IN THE SUPREME COURT OF TENNESSEE AT NASHVILLE

STATE OF TENNESSEE v. EDWARD JEROME HARBISON

No. M1986-00093-SC-OT-DD - Filed: September 25, 2007

WILLIAM C. KOCH, JR., J., dissenting. The State of Tennessee has requested this Court to vacate its May 22, 2007 order setting Edward Jerome Harbison’s execution for September 26, 2007. As grounds for this motion, the State asserts that the Commissioner of Correction has stated that “additional time is needed to determine what course of action the Department will take in response to the injunction in Harbison v. Little” and that because of that injunction, “the Department will not be in a position to go forward with the execution of Mr. Harbison on September 26, 2007.” Mr. Harbison, through his attorneys, has responded that he has no objection to the State’s motion. The Court has carefully considered the State’s motion and has decided to delay Mr. Harbison’s execution for a third time. I respectfully disagree with the Court’s decision because I have concluded that the State has presented an insufficient factual and legal basis to support its request. The General Assembly of Tennessee foresaw this precise circumstance in 19981 and again in 20002 when it determined that if execution by lethal injection was found to be unconstitutional for any reason, execution by electrocution would remain in full force and effect. Thus, Tenn. Code Ann. § 40-23-114(d) (2006) states: “In any case in which an execution method is declared unconstitutional, the death sentence shall remain in force until the sentence can be lawfully executed by any valid method of execution.” The import of this sentence is unavoidable. If execution by lethal injection is declared unconstitutional, the execution may proceed by electrocution. The United States District Court for the Middle District of Tennessee recognized this conclusion when it declined to grant a stay of execution in Harbison v. Little. The State is not without remedy in this case. Notwithstanding Tenn. Code Ann. § 40-23114(d), the Governor of Tennessee may grant a temporary reprieve to allow the State time to determine the course of action it should take. Tenn. Const. art. III, § 6; Tenn. Code Ann. § 4027-101 (2006). However, we judges must adhere to the otherwise valid statutes passed by the General Assembly. While postponing the execution date might be appropriate to enable the 1See Act of Apr. 29, 1998, ch. 982 § 4, 1998 Tenn. Pub. Acts 757. 2See Act of Mar. 29, 2000, ch. 614, § 5, 2000 Tenn. Pub. Acts 1854.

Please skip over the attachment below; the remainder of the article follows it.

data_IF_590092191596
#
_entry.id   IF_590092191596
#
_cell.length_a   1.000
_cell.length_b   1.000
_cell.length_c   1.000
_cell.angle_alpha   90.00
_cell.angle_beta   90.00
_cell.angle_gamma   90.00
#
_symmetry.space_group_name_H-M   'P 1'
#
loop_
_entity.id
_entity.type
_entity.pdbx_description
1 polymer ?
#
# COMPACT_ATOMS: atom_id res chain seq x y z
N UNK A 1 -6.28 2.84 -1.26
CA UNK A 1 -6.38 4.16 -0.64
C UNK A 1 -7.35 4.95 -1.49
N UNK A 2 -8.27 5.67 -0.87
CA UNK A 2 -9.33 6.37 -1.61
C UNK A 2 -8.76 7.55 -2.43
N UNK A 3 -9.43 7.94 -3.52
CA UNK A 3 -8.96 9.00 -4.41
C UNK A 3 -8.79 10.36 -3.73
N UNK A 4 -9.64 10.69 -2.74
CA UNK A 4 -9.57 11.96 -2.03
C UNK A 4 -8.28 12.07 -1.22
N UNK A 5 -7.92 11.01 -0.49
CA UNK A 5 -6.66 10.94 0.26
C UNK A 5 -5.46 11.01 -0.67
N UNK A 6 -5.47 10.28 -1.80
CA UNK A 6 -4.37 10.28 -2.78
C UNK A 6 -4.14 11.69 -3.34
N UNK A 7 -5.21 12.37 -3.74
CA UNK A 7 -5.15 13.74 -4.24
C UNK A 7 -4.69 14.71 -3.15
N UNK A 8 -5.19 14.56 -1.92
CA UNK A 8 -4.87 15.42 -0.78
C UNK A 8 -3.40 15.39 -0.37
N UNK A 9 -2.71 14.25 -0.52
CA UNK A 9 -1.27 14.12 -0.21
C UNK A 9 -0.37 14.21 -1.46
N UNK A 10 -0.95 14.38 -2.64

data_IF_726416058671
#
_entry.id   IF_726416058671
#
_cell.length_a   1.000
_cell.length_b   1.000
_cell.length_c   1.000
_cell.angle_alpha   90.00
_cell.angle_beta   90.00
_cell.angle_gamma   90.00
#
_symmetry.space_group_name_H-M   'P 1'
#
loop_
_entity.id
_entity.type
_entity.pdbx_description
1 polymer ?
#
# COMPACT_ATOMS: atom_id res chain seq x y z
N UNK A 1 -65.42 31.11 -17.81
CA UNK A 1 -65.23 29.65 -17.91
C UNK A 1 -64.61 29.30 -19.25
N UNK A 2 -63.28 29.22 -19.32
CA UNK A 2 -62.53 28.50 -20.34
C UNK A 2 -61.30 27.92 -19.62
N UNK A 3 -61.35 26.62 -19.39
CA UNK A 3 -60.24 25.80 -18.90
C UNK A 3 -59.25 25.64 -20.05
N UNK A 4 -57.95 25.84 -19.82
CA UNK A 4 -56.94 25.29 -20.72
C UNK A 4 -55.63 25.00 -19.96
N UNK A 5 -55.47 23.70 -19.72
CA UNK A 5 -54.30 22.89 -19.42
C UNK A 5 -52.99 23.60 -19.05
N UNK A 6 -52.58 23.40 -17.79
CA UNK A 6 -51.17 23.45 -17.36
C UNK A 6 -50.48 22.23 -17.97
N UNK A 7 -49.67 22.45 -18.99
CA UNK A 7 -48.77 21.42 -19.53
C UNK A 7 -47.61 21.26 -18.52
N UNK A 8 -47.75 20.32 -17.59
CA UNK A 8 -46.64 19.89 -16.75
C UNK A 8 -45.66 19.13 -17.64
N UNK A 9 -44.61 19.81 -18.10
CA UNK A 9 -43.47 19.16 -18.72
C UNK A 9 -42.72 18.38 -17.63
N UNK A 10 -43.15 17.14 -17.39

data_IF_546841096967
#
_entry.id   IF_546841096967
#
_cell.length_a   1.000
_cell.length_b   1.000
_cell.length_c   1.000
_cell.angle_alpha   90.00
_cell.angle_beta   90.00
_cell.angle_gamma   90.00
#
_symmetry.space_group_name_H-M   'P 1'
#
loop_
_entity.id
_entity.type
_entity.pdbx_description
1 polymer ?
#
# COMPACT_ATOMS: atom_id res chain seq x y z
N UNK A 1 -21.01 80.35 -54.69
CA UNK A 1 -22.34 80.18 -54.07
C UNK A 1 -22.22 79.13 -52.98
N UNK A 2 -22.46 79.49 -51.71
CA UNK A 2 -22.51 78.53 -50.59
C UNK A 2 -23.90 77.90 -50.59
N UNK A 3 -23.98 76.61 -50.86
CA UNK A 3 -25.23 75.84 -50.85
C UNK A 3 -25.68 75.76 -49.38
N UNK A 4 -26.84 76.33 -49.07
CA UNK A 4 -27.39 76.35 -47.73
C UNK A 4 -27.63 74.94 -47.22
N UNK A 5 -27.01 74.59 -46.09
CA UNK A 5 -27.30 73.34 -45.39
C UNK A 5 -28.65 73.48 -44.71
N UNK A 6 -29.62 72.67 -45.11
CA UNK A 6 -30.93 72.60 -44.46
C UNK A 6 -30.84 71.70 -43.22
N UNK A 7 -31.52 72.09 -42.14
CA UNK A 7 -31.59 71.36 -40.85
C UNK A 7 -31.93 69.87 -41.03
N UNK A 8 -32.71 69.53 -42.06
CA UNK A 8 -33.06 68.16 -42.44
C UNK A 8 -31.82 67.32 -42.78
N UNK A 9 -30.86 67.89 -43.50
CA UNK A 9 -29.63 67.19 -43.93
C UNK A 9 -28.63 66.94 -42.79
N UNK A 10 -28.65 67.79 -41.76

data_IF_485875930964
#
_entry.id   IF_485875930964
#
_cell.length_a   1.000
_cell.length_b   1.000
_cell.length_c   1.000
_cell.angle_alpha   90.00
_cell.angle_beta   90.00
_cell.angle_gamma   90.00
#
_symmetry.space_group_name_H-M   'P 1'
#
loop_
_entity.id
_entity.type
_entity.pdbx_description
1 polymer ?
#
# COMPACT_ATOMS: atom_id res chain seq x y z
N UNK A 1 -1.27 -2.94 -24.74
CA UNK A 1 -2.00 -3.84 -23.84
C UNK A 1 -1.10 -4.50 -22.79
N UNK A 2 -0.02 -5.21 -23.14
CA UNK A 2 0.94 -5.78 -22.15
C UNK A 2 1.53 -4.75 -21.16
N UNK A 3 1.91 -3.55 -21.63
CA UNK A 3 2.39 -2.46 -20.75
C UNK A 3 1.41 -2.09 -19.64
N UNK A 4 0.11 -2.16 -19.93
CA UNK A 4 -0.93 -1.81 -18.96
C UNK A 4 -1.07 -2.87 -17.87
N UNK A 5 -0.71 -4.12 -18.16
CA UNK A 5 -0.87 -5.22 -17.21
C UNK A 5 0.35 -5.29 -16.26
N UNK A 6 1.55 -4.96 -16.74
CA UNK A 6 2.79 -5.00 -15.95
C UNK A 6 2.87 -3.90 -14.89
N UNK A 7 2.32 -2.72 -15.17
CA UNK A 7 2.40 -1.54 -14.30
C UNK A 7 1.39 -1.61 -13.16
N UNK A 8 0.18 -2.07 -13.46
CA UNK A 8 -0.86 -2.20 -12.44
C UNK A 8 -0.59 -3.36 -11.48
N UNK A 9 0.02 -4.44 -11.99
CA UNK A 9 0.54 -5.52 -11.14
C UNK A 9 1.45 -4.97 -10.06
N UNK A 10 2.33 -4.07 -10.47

parties to address the application of Tenn. Code Ann. § 40-23-114(d), not requiring the parties to address Tenn. Code Ann. § 40-23-114(d)’s application to this case does a disservice to the General Assembly. ______________________________ WILLIAM C. KOCH, JR., J.